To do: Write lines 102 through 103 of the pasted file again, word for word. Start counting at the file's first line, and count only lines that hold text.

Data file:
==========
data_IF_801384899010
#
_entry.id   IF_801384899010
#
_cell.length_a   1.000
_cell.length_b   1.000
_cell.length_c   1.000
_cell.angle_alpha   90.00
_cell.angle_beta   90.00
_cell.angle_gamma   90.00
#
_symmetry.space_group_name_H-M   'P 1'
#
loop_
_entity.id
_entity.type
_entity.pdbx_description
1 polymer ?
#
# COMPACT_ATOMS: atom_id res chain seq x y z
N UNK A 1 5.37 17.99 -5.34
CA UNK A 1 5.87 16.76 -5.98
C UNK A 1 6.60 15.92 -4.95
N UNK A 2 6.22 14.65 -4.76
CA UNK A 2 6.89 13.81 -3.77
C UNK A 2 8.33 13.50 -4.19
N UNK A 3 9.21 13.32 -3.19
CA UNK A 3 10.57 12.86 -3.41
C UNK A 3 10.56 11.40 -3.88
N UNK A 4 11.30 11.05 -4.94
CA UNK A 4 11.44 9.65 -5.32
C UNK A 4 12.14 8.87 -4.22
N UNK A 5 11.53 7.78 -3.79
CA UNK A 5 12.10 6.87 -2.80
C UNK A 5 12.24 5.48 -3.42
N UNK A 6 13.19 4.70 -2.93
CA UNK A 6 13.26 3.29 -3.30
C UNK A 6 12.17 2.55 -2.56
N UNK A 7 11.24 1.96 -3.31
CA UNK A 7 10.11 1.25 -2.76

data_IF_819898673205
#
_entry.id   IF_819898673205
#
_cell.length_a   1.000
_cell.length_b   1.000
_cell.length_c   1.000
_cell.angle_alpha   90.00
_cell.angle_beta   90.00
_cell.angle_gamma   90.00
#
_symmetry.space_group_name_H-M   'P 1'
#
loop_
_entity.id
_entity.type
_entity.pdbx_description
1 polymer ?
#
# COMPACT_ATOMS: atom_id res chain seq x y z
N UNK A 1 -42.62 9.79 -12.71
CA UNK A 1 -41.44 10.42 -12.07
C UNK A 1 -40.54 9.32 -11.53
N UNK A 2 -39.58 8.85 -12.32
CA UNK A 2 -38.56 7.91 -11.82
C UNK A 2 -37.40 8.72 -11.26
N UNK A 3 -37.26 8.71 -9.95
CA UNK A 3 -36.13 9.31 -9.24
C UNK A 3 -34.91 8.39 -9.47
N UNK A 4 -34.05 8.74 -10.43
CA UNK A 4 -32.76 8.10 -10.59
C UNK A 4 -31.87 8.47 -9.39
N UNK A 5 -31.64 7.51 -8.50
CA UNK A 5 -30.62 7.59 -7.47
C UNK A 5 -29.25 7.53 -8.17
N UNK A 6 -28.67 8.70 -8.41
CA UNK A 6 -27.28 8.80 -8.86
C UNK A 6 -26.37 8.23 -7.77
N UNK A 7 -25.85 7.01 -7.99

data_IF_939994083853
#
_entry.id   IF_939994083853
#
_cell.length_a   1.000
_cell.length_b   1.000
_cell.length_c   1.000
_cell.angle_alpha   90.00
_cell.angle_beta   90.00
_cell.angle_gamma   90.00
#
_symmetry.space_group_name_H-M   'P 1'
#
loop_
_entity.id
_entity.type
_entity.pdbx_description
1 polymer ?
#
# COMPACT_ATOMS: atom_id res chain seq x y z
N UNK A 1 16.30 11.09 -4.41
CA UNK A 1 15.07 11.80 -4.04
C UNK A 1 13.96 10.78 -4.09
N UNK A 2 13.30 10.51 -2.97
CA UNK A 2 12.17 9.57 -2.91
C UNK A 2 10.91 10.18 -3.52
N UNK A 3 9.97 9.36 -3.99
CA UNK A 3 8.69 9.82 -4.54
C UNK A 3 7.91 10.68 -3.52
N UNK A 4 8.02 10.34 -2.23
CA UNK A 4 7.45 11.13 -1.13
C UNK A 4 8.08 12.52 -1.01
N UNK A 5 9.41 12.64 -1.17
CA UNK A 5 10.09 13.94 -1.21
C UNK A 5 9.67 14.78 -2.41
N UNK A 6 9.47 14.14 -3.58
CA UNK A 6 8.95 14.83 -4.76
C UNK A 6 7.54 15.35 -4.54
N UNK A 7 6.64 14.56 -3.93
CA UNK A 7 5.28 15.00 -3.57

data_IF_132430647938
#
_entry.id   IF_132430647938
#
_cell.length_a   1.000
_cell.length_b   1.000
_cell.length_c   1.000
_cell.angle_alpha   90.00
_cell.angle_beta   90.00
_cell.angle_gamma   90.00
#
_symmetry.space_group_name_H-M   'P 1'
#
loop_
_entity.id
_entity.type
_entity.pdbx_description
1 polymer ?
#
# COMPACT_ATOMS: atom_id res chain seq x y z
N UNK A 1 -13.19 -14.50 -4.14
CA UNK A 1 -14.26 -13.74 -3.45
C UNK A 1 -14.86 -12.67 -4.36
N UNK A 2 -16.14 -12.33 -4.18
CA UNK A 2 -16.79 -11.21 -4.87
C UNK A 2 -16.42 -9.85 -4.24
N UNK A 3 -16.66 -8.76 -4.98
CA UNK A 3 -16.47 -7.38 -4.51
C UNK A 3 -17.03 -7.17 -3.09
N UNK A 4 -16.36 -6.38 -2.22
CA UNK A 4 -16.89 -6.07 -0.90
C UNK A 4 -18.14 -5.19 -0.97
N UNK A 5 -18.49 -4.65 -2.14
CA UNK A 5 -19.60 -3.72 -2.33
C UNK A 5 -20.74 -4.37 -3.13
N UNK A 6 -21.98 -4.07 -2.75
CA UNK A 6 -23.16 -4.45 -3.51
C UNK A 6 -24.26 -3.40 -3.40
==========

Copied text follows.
C UNK A 1 13.96 10.78 -4.09
N UNK A 2 13.30 10.51 -2.97